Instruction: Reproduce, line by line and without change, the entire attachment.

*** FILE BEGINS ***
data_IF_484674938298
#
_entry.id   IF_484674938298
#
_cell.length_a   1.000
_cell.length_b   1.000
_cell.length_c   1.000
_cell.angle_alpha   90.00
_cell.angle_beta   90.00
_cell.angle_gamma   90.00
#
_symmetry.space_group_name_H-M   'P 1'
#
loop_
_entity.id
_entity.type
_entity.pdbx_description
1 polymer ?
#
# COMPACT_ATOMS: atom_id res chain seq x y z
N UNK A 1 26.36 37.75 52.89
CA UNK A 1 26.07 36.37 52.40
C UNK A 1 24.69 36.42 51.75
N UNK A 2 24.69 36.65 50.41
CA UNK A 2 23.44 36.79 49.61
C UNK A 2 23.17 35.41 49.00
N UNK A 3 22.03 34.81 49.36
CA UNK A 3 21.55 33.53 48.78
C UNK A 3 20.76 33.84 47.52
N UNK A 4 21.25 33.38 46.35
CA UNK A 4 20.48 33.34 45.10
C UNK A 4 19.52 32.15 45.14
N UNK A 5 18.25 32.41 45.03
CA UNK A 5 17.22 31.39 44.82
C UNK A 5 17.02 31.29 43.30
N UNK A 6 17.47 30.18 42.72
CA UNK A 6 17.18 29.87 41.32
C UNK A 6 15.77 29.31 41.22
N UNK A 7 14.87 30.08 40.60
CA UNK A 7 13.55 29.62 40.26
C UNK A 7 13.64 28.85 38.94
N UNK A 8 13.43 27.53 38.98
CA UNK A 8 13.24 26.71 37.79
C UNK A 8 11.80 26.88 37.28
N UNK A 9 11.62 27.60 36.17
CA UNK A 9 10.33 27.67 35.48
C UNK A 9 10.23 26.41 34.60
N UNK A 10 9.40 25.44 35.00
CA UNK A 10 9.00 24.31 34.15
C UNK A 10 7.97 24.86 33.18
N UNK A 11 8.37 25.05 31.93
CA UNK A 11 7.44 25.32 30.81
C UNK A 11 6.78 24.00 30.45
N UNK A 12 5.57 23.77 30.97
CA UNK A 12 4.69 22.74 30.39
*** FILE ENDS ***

data_IF_484674938298
#
_entry.id   IF_484674938298
#
_cell.length_a   1.000
_cell.length_b   1.000
_cell.length_c   1.000
_cell.angle_alpha   90.00
_cell.angle_beta   90.00
_cell.angle_gamma   90.00
#
_symmetry.space_group_name_H-M   'P 1'
#
loop_
_entity.id
_entity.type
_entity.pdbx_description
1 polymer ?
#
# COMPACT_ATOMS: atom_id res chain seq x y z
N UNK A 1 26.36 37.75 52.89
CA UNK A 1 26.07 36.37 52.40
C UNK A 1 24.69 36.42 51.75
N UNK A 2 24.69 36.65 50.41
CA UNK A 2 23.44 36.79 49.61
C UNK A 2 23.17 35.41 49.00
N UNK A 3 22.03 34.81 49.36
CA UNK A 3 21.55 33.53 48.78
C UNK A 3 20.76 33.84 47.52
N UNK A 4 21.25 33.38 46.35
CA UNK A 4 20.48 33.34 45.10
C UNK A 4 19.52 32.15 45.14
N UNK A 5 18.25 32.41 45.03
CA UNK A 5 17.22 31.39 44.82
C UNK A 5 17.02 31.29 43.30
N UNK A 6 17.47 30.18 42.72
CA UNK A 6 17.18 29.87 41.32
C UNK A 6 15.77 29.31 41.22
N UNK A 7 14.87 30.08 40.60
CA UNK A 7 13.55 29.62 40.26
C UNK A 7 13.64 28.85 38.94
N UNK A 8 13.43 27.53 38.98
CA UNK A 8 13.24 26.71 37.79
C UNK A 8 11.80 26.88 37.28
N UNK A 9 11.62 27.60 36.17
CA UNK A 9 10.33 27.67 35.48
C UNK A 9 10.23 26.41 34.60
N UNK A 10 9.40 25.44 35.00
CA UNK A 10 9.00 24.31 34.15
C UNK A 10 7.97 24.86 33.18
N UNK A 11 8.37 25.05 31.93
CA UNK A 11 7.44 25.32 30.81
C UNK A 11 6.78 24.00 30.45
N UNK A 12 5.57 23.77 30.97
CA UNK A 12 4.69 22.74 30.39